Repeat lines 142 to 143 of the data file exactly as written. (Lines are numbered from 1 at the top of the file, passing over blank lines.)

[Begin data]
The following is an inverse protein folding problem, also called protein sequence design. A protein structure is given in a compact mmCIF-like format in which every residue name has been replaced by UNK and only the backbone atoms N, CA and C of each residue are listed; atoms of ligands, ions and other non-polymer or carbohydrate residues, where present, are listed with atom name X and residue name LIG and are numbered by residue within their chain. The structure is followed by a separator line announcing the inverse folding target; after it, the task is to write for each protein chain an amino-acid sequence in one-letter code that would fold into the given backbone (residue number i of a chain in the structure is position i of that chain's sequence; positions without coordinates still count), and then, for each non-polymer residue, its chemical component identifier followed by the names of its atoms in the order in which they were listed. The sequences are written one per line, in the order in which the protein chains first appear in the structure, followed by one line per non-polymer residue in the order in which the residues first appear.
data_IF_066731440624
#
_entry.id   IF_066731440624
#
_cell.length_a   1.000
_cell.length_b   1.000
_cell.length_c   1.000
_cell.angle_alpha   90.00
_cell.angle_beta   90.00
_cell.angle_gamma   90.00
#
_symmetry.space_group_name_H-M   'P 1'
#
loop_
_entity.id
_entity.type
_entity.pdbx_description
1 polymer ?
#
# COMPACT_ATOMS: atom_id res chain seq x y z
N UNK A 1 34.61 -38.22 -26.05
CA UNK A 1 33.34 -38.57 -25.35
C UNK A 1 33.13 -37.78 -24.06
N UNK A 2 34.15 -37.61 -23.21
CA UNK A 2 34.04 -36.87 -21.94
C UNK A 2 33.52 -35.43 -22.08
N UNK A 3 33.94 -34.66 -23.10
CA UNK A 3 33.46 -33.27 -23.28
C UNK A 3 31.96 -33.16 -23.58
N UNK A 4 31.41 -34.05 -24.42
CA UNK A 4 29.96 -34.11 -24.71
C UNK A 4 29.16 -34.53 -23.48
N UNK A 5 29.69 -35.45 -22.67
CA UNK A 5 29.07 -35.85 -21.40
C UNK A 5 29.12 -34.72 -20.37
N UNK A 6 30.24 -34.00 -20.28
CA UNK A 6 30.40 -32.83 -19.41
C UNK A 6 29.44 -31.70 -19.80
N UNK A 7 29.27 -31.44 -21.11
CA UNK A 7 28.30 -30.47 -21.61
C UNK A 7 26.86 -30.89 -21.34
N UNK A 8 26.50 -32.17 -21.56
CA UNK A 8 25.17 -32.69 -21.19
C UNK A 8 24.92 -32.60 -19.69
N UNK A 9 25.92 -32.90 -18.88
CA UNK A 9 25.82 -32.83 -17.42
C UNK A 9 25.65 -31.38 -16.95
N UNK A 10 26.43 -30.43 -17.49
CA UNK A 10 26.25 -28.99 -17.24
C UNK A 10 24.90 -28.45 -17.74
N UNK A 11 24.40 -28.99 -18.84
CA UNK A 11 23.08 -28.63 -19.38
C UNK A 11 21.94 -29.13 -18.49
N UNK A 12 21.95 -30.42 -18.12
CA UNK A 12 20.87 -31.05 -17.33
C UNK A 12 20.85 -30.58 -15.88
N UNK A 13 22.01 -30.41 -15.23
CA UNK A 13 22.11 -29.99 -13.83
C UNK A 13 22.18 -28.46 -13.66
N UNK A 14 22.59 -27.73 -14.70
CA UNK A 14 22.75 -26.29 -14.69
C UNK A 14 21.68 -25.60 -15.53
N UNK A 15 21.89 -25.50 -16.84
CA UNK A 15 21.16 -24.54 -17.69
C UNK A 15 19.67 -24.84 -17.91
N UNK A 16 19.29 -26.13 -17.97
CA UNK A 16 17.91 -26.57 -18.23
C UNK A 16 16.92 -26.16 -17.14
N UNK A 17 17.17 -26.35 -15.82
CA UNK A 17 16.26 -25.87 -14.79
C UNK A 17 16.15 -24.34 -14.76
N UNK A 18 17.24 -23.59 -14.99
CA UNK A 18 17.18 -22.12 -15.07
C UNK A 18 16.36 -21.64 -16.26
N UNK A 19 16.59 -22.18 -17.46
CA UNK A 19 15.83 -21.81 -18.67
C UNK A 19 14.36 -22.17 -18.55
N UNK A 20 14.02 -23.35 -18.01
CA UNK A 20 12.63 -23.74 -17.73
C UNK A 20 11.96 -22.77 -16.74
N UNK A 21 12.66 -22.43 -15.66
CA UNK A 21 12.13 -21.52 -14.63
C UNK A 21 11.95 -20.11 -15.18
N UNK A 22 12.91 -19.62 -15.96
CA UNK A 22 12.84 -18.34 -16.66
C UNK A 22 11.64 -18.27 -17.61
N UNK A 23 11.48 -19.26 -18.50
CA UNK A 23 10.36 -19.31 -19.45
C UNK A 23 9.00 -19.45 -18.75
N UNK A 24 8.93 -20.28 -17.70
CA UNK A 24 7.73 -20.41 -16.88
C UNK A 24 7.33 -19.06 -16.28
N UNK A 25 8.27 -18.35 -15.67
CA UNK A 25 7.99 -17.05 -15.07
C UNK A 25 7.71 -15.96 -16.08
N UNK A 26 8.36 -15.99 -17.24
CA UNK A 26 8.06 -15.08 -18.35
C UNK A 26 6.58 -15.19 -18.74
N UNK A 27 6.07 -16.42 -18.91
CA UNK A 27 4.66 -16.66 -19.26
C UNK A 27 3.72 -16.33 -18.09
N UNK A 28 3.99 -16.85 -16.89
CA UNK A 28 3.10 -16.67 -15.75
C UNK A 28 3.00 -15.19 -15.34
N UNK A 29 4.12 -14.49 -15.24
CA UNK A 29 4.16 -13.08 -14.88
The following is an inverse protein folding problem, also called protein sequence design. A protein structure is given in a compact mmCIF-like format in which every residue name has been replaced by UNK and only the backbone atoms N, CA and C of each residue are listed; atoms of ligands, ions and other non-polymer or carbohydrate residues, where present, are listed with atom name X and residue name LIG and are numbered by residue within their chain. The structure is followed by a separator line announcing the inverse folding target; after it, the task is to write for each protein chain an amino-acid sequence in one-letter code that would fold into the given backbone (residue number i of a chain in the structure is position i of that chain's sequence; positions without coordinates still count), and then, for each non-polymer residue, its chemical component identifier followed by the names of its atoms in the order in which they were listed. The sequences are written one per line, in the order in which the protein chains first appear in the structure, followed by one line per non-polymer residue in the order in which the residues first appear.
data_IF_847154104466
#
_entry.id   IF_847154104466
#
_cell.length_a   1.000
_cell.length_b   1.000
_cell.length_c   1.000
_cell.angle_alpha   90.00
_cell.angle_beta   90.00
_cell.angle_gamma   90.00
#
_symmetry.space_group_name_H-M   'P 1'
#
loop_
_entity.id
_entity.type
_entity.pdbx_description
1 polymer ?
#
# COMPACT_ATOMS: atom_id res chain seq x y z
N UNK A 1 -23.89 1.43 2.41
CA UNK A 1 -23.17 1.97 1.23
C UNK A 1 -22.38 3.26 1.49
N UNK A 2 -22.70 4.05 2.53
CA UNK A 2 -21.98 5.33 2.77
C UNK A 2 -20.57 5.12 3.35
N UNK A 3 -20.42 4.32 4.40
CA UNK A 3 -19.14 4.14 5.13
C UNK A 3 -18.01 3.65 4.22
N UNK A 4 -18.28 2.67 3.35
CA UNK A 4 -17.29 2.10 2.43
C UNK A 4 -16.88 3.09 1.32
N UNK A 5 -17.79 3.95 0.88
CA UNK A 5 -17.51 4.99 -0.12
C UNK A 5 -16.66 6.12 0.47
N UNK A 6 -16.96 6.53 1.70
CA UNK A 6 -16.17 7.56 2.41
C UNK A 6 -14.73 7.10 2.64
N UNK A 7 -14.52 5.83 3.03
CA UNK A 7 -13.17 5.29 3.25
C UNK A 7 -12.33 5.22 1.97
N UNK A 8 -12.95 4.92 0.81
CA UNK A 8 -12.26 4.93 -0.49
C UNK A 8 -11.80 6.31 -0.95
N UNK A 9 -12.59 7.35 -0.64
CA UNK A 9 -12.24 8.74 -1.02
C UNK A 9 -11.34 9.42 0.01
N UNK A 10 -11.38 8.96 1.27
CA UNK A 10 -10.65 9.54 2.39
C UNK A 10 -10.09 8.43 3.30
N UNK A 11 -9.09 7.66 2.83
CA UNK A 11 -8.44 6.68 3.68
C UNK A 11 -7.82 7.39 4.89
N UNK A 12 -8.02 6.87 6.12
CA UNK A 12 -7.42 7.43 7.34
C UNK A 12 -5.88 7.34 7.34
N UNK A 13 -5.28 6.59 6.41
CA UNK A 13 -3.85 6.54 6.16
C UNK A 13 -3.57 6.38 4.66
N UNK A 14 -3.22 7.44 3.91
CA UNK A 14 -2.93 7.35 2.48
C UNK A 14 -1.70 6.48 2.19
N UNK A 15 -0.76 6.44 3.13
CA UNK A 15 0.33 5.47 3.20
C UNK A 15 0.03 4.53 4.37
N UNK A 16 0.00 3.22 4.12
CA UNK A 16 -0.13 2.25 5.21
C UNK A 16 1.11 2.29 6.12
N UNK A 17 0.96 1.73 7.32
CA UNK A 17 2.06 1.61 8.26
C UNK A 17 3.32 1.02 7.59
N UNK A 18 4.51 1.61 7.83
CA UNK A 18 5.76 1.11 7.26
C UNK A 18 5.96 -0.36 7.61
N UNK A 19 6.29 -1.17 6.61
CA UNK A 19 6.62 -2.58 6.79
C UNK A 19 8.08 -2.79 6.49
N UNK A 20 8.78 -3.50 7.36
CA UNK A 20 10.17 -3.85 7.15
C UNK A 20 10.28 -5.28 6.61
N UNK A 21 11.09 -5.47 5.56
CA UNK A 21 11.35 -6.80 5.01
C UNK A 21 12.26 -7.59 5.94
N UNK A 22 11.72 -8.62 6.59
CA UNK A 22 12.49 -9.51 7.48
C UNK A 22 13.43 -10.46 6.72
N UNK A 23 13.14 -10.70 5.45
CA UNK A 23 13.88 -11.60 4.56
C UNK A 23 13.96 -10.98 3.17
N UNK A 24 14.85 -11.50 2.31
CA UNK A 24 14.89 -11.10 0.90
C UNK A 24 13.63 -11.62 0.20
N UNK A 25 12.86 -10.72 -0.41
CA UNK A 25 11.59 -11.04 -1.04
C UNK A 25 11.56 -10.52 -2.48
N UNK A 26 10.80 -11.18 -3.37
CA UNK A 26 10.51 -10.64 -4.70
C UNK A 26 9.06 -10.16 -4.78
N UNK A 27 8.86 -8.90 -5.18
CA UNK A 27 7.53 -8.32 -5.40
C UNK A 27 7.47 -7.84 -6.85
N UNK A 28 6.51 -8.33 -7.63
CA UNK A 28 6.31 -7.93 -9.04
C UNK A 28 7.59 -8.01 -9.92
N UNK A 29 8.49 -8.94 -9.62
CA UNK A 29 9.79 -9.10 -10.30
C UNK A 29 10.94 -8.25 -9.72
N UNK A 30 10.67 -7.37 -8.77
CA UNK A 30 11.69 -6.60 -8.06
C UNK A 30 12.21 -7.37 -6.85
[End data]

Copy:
CA UNK A 5 -17.51 4.99 -0.12
C UNK A 5 -16.66 6.12 0.47